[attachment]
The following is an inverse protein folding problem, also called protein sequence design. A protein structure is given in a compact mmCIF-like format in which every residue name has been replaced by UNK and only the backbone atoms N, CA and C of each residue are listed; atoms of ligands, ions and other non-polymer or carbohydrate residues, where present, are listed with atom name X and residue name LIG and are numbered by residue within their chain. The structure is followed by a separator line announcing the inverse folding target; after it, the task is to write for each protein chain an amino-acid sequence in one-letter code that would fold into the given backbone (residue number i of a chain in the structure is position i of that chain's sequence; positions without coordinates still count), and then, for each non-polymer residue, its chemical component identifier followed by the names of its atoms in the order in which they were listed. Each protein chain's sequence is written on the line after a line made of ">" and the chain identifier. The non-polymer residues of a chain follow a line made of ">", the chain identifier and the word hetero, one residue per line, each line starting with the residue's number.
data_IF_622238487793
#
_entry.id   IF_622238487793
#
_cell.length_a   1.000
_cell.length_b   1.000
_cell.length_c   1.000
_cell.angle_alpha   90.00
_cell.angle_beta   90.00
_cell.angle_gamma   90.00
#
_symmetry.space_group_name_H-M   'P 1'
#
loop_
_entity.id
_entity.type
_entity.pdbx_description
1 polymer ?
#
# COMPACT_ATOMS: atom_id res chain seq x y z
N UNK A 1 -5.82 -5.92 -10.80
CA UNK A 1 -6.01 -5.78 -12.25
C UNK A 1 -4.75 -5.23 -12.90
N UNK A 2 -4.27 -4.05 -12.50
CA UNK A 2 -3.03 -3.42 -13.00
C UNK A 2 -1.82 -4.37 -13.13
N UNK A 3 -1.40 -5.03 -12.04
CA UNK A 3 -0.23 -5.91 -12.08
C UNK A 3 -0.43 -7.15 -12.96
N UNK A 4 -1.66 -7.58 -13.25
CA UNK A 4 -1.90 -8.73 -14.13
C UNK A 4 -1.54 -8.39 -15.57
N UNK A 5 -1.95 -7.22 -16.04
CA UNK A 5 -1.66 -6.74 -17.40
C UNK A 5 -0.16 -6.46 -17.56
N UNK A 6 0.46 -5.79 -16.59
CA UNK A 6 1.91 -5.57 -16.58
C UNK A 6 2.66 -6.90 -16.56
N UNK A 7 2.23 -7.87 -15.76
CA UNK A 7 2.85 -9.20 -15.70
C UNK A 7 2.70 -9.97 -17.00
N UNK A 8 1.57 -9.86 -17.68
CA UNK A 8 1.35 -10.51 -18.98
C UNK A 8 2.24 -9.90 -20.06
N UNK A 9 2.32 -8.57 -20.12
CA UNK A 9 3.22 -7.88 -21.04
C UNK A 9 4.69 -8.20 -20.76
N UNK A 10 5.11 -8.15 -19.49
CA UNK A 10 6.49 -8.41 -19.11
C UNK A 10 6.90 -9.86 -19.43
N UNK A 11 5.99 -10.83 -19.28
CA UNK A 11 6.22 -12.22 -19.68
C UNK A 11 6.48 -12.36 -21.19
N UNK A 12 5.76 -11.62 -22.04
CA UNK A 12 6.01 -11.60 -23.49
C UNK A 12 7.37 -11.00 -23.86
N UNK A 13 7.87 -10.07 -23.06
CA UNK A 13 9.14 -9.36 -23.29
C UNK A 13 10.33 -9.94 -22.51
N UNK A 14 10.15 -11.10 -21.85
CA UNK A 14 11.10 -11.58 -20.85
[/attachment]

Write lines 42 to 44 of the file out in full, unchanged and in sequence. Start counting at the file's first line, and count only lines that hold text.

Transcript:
C UNK A 7 2.70 -9.97 -17.00
N UNK A 8 1.57 -9.86 -17.68
CA UNK A 8 1.35 -10.51 -18.98